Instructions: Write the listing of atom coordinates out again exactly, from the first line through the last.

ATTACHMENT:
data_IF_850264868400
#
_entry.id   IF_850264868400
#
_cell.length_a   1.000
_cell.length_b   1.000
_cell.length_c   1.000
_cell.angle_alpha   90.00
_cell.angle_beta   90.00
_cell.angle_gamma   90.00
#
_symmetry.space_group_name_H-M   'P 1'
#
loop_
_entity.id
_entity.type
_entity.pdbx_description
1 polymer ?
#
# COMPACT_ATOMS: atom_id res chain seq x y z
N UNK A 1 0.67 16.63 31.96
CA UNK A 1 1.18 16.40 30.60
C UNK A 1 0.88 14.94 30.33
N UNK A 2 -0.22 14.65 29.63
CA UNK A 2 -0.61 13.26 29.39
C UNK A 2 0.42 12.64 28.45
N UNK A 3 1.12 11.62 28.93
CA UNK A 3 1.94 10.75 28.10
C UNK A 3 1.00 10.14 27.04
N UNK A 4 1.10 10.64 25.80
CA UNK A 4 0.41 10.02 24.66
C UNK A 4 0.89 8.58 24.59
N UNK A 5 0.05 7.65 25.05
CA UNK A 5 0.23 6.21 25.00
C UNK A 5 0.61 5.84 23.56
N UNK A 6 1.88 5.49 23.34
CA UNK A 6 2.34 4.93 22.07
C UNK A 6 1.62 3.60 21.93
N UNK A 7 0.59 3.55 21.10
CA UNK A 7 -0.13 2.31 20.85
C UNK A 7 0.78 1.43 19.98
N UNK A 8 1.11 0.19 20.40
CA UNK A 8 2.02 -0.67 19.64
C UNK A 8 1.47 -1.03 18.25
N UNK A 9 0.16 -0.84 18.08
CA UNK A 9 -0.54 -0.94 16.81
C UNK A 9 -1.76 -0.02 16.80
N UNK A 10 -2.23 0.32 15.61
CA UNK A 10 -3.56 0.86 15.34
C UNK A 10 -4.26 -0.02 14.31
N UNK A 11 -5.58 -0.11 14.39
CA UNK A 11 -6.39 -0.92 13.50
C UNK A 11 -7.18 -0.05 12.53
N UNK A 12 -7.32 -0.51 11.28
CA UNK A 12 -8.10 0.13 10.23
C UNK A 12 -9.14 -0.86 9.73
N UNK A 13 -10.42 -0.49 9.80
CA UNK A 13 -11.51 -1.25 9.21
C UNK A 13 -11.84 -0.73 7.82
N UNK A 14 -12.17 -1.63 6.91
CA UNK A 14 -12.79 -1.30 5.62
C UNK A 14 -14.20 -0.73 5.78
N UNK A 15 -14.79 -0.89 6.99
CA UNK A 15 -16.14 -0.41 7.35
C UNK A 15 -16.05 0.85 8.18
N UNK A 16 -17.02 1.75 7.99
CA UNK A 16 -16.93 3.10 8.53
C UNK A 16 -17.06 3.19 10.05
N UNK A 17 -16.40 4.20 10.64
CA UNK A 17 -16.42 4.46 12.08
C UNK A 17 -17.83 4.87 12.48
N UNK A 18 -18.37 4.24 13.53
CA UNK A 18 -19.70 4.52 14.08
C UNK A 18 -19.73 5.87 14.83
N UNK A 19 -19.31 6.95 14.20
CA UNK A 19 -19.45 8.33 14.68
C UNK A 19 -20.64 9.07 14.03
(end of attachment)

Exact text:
data_IF_850264868400
#
_entry.id   IF_850264868400
#
_cell.length_a   1.000
_cell.length_b   1.000
_cell.length_c   1.000
_cell.angle_alpha   90.00
_cell.angle_beta   90.00
_cell.angle_gamma   90.00
#
_symmetry.space_group_name_H-M   'P 1'
#
loop_
_entity.id
_entity.type
_entity.pdbx_description
1 polymer ?
#
# COMPACT_ATOMS: atom_id res chain seq x y z
N UNK A 1 0.67 16.63 31.96
CA UNK A 1 1.18 16.40 30.60
C UNK A 1 0.88 14.94 30.33
N UNK A 2 -0.22 14.65 29.63
CA UNK A 2 -0.61 13.26 29.39
C UNK A 2 0.42 12.64 28.45
N UNK A 3 1.12 11.62 28.93
CA UNK A 3 1.94 10.75 28.10
C UNK A 3 1.00 10.14 27.04
N UNK A 4 1.10 10.64 25.80
CA UNK A 4 0.41 10.02 24.66
C UNK A 4 0.89 8.58 24.59
N UNK A 5 0.05 7.65 25.05
CA UNK A 5 0.23 6.21 25.00
C UNK A 5 0.61 5.84 23.56
N UNK A 6 1.88 5.49 23.34
CA UNK A 6 2.34 4.93 22.07
C UNK A 6 1.62 3.60 21.93
N UNK A 7 0.59 3.55 21.10
CA UNK A 7 -0.13 2.31 20.85
C UNK A 7 0.78 1.43 19.98
N UNK A 8 1.11 0.19 20.40
CA UNK A 8 2.02 -0.67 19.64
C UNK A 8 1.47 -1.03 18.25
N UNK A 9 0.16 -0.84 18.08
CA UNK A 9 -0.54 -0.94 16.81
C UNK A 9 -1.76 -0.02 16.80
N UNK A 10 -2.23 0.32 15.61
CA UNK A 10 -3.56 0.86 15.34
C UNK A 10 -4.26 -0.02 14.31
N UNK A 11 -5.58 -0.11 14.39
CA UNK A 11 -6.39 -0.92 13.50
C UNK A 11 -7.18 -0.05 12.53
N UNK A 12 -7.32 -0.51 11.28
CA UNK A 12 -8.10 0.13 10.23
C UNK A 12 -9.14 -0.86 9.73
N UNK A 13 -10.42 -0.49 9.80
CA UNK A 13 -11.51 -1.25 9.21
C UNK A 13 -11.84 -0.73 7.82
N UNK A 14 -12.17 -1.63 6.91
CA UNK A 14 -12.79 -1.30 5.62
C UNK A 14 -14.20 -0.73 5.78
N UNK A 15 -14.79 -0.89 6.99
CA UNK A 15 -16.14 -0.41 7.35
C UNK A 15 -16.05 0.85 8.18
N UNK A 16 -17.02 1.75 7.99
CA UNK A 16 -16.93 3.10 8.53
C UNK A 16 -17.06 3.19 10.05
N UNK A 17 -16.40 4.20 10.64
CA UNK A 17 -16.42 4.46 12.08
C UNK A 17 -17.83 4.87 12.48
N UNK A 18 -18.37 4.24 13.53
CA UNK A 18 -19.70 4.52 14.08
C UNK A 18 -19.73 5.87 14.83
N UNK A 19 -19.31 6.95 14.20
CA UNK A 19 -19.45 8.33 14.68
C UNK A 19 -20.64 9.07 14.03